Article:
State v. Coca

Annotate this Case

451 P.2d 999 (1969)

80 N.M. 95

STATE of New Mexico, Plaintiff-Appellee, v. Jerry COCA, Defendant-Appellant.

No. 258.

Court of Appeals of New Mexico.

February 21, 1969.

*1000 John P. Dwyer, John C. Wheeler, Albuquerque, for appellant.

Boston E. Witt, Atty. Gen., Donald W. Miller, Justin Reid, Asst. Attys. Gen., Santa Fe, for appellee.



This is an appeal from a conviction of second degree murder. The five points of error relied on by appellant all related to the use by the State of allegedly improper cross-examination in questioning appellant as to his prior convictions when he took the stand in his own defense.

On cross-examination the district attorney questioned appellant regarding thirty-three separate alleged convictions ranging from drunkenness to aggravated assault. At least fifteen of the alleged convictions related directly or indirectly to drunkenness. Appellant attempted to explain away certain convictions, denied some and could not remember others. At no time did the district attorney tender proof of any conviction.

*1001 Section 20-2-3, N.M.S.A. 1953 states:

"A witness may be questioned as to whether he has been convicted of any felony or misdemeanor, and upon being so questioned, if he either denies the fact or refuses to answer, the opposite party may prove such conviction; and a certificate, the substance and effect only, omitting the formal part, of the indictment and conviction for such offense, purporting to be signed by the clerk of the court or other officer having the custody of the records of the court at which the offender was convicted, or by the deputy of such clerk or officer under the seal of said court, shall, upon proof of the identity of the witness, of such convict, be sufficient evidence of his conviction." (Emphasis added)

The State may establish by the accused the fact of a prior conviction and the name of the particular felony or misdemeanor involved. State v. Griego, 61 N.M. 42, 294 P.2d 282 (1956); State v. Conwell, 36 N.M. 253, 13 P.2d 554 (1932); State v. Clark (Ct.App.) 80 N.M. 91, 451 P.2d 995 (1969). However, we have repeatedly held that on cross-examination the State may go no further than to show the conviction of the witness and the name of the particular felony or misdemeanor of which he had been convicted. State v. Ocanas, 61 N.M. 484, 303 P.2d 390 (1956).

The only purpose of such cross-examination is to test the witness's credibility. We have long realized its tendency to prejudice the defendant. Because of this tendency it is the trial court's responsibility to determine when cross-examination should be limited because the legitimate probative value on the credibility of the accused is outweighed by its illegitimate tendency, effect or purpose to prejudice him. State v. Holden, 45 N.M. 147, 113 P.2d 171 (1941). The primary responsibility is on the trial court to make this determination. State v. Williams, 76 N.M. 578, 417 P.2d 62 (1966). The trial court must exercise its discretion and having done so, that discretion in making this determination will not be disturbed on appeal, unless the appellate court can say the trial judge's action was erroneous, arbitrary and unwarranted. State v. Williams, supra; State v. Holden, supra.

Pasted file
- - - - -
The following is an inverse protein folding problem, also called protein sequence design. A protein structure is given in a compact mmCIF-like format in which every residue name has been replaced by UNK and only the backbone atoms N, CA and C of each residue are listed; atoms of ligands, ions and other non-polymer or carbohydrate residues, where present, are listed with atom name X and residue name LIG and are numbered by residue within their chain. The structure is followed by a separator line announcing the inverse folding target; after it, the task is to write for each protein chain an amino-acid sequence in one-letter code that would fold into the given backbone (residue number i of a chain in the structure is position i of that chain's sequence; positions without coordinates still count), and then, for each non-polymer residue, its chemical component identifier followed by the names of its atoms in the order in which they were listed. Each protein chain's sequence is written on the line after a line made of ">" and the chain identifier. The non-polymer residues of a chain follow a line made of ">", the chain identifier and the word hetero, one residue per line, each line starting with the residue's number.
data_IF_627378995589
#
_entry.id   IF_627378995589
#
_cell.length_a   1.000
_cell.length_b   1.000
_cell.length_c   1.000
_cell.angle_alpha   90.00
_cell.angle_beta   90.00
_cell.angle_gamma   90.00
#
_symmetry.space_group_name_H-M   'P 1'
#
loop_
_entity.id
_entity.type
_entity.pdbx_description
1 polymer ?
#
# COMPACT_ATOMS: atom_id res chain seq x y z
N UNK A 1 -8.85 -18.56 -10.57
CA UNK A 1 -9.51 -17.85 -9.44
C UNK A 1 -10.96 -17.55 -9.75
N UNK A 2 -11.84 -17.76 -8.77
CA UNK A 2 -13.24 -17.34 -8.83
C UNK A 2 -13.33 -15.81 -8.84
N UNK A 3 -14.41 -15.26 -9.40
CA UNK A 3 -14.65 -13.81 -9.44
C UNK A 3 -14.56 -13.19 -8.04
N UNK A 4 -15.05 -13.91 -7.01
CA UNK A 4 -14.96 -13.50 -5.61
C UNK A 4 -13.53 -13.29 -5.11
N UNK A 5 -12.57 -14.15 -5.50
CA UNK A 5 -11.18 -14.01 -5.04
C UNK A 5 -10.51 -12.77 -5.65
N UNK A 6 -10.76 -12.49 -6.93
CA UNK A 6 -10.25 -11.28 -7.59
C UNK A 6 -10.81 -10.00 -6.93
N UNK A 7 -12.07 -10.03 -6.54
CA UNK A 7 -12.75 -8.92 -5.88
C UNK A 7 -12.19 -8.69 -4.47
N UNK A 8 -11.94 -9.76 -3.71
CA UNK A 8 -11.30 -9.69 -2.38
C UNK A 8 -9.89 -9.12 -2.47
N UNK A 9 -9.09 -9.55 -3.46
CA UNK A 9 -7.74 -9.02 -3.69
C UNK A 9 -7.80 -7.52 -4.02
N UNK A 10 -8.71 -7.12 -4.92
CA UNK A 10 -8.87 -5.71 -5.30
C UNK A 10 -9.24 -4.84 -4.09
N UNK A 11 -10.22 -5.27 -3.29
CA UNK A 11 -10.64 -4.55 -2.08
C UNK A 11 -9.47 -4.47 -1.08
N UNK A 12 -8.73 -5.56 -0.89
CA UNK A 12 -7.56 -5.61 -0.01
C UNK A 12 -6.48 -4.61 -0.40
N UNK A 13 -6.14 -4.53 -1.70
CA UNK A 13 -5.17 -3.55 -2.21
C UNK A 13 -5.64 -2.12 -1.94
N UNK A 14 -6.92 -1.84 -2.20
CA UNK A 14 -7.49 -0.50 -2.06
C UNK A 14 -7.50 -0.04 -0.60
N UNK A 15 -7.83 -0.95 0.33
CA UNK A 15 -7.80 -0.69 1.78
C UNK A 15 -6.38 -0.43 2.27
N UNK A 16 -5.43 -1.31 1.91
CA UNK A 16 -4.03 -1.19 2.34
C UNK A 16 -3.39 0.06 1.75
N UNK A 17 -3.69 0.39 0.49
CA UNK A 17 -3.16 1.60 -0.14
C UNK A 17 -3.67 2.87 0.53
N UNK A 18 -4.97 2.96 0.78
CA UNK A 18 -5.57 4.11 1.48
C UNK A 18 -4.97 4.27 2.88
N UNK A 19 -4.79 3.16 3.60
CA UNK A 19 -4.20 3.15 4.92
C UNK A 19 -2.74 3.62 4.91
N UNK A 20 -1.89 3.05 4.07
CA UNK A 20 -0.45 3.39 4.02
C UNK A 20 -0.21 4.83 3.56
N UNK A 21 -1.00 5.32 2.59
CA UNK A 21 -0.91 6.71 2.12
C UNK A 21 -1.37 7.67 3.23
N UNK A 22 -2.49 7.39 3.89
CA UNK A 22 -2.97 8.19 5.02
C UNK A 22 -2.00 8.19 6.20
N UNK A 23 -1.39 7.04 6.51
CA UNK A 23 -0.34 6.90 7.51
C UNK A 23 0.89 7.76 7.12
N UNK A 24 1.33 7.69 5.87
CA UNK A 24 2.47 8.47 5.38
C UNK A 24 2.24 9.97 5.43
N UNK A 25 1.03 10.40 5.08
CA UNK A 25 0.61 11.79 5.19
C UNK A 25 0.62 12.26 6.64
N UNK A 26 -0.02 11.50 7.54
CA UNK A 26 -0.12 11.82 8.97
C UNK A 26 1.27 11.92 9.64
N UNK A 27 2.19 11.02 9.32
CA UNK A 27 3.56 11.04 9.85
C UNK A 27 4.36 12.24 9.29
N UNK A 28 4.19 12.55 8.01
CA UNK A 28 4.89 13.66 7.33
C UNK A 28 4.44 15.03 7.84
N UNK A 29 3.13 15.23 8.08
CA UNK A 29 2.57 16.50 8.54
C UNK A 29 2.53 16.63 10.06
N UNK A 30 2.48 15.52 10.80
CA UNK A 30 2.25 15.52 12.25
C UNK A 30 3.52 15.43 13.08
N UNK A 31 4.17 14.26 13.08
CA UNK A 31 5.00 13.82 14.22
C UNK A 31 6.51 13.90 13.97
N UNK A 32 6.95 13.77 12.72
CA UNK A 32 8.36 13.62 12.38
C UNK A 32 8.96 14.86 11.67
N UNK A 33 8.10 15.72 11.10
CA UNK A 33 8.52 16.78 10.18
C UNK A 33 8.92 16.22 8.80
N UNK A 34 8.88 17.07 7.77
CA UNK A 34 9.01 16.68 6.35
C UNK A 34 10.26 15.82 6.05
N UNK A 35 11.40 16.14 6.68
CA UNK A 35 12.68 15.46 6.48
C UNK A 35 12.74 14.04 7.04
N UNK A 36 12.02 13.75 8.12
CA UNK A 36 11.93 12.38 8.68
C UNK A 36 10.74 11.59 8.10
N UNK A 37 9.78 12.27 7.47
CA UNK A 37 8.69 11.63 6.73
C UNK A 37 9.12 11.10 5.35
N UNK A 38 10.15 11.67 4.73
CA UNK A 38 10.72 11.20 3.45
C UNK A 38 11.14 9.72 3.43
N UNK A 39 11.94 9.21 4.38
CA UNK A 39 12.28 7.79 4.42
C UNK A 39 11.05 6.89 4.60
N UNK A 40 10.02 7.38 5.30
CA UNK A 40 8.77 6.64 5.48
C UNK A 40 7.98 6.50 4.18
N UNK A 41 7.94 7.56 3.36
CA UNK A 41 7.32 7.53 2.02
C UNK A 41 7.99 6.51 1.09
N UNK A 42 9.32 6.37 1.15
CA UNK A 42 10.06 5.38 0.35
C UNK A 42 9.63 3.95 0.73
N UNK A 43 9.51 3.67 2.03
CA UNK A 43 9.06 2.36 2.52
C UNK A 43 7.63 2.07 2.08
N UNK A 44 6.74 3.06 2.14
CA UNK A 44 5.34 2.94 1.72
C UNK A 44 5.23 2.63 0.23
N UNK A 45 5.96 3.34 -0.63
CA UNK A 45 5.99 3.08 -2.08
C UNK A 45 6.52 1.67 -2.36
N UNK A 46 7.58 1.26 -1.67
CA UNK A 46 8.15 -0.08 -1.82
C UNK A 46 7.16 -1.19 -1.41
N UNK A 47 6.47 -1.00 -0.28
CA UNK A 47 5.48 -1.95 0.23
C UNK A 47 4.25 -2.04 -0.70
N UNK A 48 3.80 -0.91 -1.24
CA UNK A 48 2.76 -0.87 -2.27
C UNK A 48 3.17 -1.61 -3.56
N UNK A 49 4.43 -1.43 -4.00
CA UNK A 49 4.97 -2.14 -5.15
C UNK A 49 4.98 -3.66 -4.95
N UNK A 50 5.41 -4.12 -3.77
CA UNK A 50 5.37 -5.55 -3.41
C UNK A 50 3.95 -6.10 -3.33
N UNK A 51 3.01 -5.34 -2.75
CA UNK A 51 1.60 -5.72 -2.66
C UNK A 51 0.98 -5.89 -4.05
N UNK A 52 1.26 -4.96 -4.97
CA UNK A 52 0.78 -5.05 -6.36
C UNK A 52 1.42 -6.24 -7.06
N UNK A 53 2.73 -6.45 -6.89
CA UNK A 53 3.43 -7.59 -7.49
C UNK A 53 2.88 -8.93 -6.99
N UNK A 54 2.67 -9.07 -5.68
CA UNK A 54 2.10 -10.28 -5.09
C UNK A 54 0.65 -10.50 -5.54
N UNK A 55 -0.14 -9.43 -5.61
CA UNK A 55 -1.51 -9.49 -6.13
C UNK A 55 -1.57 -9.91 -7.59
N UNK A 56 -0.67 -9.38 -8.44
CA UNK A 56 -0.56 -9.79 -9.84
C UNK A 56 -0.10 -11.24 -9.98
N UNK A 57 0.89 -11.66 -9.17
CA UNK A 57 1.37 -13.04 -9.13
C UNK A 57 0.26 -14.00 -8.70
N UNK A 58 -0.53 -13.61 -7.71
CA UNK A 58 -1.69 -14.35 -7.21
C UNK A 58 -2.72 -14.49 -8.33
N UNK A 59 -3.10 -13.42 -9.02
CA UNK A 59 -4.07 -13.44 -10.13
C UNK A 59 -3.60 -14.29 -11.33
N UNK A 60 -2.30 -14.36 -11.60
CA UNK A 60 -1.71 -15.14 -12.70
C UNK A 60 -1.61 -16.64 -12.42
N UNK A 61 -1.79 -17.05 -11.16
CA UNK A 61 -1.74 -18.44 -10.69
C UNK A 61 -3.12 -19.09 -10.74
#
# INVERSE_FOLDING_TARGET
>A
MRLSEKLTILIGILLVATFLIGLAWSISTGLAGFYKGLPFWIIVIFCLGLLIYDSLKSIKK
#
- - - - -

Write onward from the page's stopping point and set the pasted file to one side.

Here, the trial court was alerted to the possible prejudice by pre-trial motion, objections during trial, and post trial motions. Once the possibility of prejudice was called to the trial court's attention, it had the affirmative duty of exercising its discretion. The record does not disclose such an exercise, that is, probative value versus illegitimate tendency to prejudice. Whenever rulings were made, such rulings were inadequate to demonstrate an exercise of discretion. The trial court erred in failing to exercise its discretion.

We reverse solely on the ground that the trial court failed to exercise its discretion.

Having reached our decision we do not decide other questions presented by this appeal. These are: (1) The almost unrestrained cross-examination by the prosecutor regarding the form of the questioning about prior convictions, reference to original charge as opposed to conviction charge, the name of the victim, how the crime was committed and arrests as opposed to convictions; (2) The limiting instruction in light of the cross-examination; (3) The good faith of the prosecutor in view of his using thirty-three alleged prior convictions on cross-examination and his proposed method of proof, which was not in the manner required by ยง 20-2-3 supra; see State v. Williams, supra; (4) The constitutionality of such questioning as suggested by appellant. See Spencer v. Texas, 385 U.S. 554, 87 S. Ct. 648, 17 L. Ed. 2d 606 (1967).

In view of the foregoing we direct the trial court to set aside the conviction of defendant and to grant a new trial.

It is so ordered.

OMAN and WOOD, JJ., concur.